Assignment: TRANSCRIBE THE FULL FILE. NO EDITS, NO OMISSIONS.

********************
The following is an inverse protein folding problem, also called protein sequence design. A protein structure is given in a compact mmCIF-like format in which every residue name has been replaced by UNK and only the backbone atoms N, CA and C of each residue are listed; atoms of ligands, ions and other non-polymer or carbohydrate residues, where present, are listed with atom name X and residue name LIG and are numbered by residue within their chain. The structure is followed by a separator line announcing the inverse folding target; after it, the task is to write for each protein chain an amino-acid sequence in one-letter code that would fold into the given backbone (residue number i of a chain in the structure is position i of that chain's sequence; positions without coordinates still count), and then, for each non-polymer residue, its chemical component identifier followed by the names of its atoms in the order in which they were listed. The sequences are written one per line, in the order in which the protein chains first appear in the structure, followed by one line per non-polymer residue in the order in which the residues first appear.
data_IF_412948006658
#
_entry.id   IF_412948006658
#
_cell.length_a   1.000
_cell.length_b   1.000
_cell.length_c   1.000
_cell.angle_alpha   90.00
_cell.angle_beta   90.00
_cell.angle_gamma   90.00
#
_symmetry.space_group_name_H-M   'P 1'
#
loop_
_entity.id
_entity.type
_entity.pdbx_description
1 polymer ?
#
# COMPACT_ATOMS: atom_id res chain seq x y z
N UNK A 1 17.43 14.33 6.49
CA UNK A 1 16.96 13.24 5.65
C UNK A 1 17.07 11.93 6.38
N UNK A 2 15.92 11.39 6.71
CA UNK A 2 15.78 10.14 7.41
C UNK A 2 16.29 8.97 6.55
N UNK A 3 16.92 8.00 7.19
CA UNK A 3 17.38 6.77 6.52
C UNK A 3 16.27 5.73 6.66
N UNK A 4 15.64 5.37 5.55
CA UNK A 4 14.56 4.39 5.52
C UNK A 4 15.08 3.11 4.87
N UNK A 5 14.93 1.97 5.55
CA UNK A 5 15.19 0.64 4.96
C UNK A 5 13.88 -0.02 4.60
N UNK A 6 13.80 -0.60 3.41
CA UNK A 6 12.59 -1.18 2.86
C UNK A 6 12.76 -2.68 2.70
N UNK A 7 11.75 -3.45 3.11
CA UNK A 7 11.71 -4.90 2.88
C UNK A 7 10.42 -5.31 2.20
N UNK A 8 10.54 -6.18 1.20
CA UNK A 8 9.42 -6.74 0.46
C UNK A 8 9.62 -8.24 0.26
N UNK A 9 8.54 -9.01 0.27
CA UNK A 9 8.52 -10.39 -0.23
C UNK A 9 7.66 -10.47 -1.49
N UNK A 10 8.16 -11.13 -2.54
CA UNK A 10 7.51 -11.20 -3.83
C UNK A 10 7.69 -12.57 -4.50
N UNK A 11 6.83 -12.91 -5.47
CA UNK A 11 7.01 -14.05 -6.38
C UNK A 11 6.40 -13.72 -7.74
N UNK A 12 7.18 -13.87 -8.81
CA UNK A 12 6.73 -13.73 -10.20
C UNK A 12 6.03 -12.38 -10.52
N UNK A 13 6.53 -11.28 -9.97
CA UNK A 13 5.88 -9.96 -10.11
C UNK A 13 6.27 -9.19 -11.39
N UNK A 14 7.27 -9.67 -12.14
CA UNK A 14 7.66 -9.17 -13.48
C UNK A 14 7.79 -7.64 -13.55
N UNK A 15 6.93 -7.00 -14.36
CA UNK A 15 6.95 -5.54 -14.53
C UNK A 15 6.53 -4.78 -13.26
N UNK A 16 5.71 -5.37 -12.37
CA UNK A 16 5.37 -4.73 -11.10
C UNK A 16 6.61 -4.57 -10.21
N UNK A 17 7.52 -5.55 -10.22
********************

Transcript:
The following is an inverse protein folding problem, also called protein sequence design. A protein structure is given in a compact mmCIF-like format in which every residue name has been replaced by UNK and only the backbone atoms N, CA and C of each residue are listed; atoms of ligands, ions and other non-polymer or carbohydrate residues, where present, are listed with atom name X and residue name LIG and are numbered by residue within their chain. The structure is followed by a separator line announcing the inverse folding target; after it, the task is to write for each protein chain an amino-acid sequence in one-letter code that would fold into the given backbone (residue number i of a chain in the structure is position i of that chain's sequence; positions without coordinates still count), and then, for each non-polymer residue, its chemical component identifier followed by the names of its atoms in the order in which they were listed. The sequences are written one per line, in the order in which the protein chains first appear in the structure, followed by one line per non-polymer residue in the order in which the residues first appear.
data_IF_412948006658
#
_entry.id   IF_412948006658
#
_cell.length_a   1.000
_cell.length_b   1.000
_cell.length_c   1.000
_cell.angle_alpha   90.00
_cell.angle_beta   90.00
_cell.angle_gamma   90.00
#
_symmetry.space_group_name_H-M   'P 1'
#
loop_
_entity.id
_entity.type
_entity.pdbx_description
1 polymer ?
#
# COMPACT_ATOMS: atom_id res chain seq x y z
N UNK A 1 17.43 14.33 6.49
CA UNK A 1 16.96 13.24 5.65
C UNK A 1 17.07 11.93 6.38
N UNK A 2 15.92 11.39 6.71
CA UNK A 2 15.78 10.14 7.41
C UNK A 2 16.29 8.97 6.55
N UNK A 3 16.92 8.00 7.19
CA UNK A 3 17.38 6.77 6.52
C UNK A 3 16.27 5.73 6.66
N UNK A 4 15.64 5.37 5.55
CA UNK A 4 14.56 4.39 5.52
C UNK A 4 15.08 3.11 4.87
N UNK A 5 14.93 1.97 5.55
CA UNK A 5 15.19 0.64 4.96
C UNK A 5 13.88 -0.02 4.60
N UNK A 6 13.80 -0.60 3.41
CA UNK A 6 12.59 -1.18 2.86
C UNK A 6 12.76 -2.68 2.70
N UNK A 7 11.75 -3.45 3.11
CA UNK A 7 11.71 -4.90 2.88
C UNK A 7 10.42 -5.31 2.20
N UNK A 8 10.54 -6.18 1.20
CA UNK A 8 9.42 -6.74 0.46
C UNK A 8 9.62 -8.24 0.26
N UNK A 9 8.54 -9.01 0.27
CA UNK A 9 8.52 -10.39 -0.23
C UNK A 9 7.66 -10.47 -1.49
N UNK A 10 8.16 -11.13 -2.54
CA UNK A 10 7.51 -11.20 -3.83
C UNK A 10 7.69 -12.57 -4.50
N UNK A 11 6.83 -12.91 -5.47
CA UNK A 11 7.01 -14.05 -6.38
C UNK A 11 6.40 -13.72 -7.74
N UNK A 12 7.18 -13.87 -8.81
CA UNK A 12 6.73 -13.73 -10.20
C UNK A 12 6.03 -12.38 -10.52
N UNK A 13 6.53 -11.28 -9.97
CA UNK A 13 5.88 -9.96 -10.11
C UNK A 13 6.27 -9.19 -11.39
N UNK A 14 7.27 -9.67 -12.14
CA UNK A 14 7.66 -9.17 -13.48
C UNK A 14 7.79 -7.64 -13.55
N UNK A 15 6.93 -7.00 -14.36
CA UNK A 15 6.95 -5.54 -14.53
C UNK A 15 6.53 -4.78 -13.26
N UNK A 16 5.71 -5.37 -12.37
CA UNK A 16 5.37 -4.73 -11.10
C UNK A 16 6.61 -4.57 -10.21
N UNK A 17 7.52 -5.55 -10.22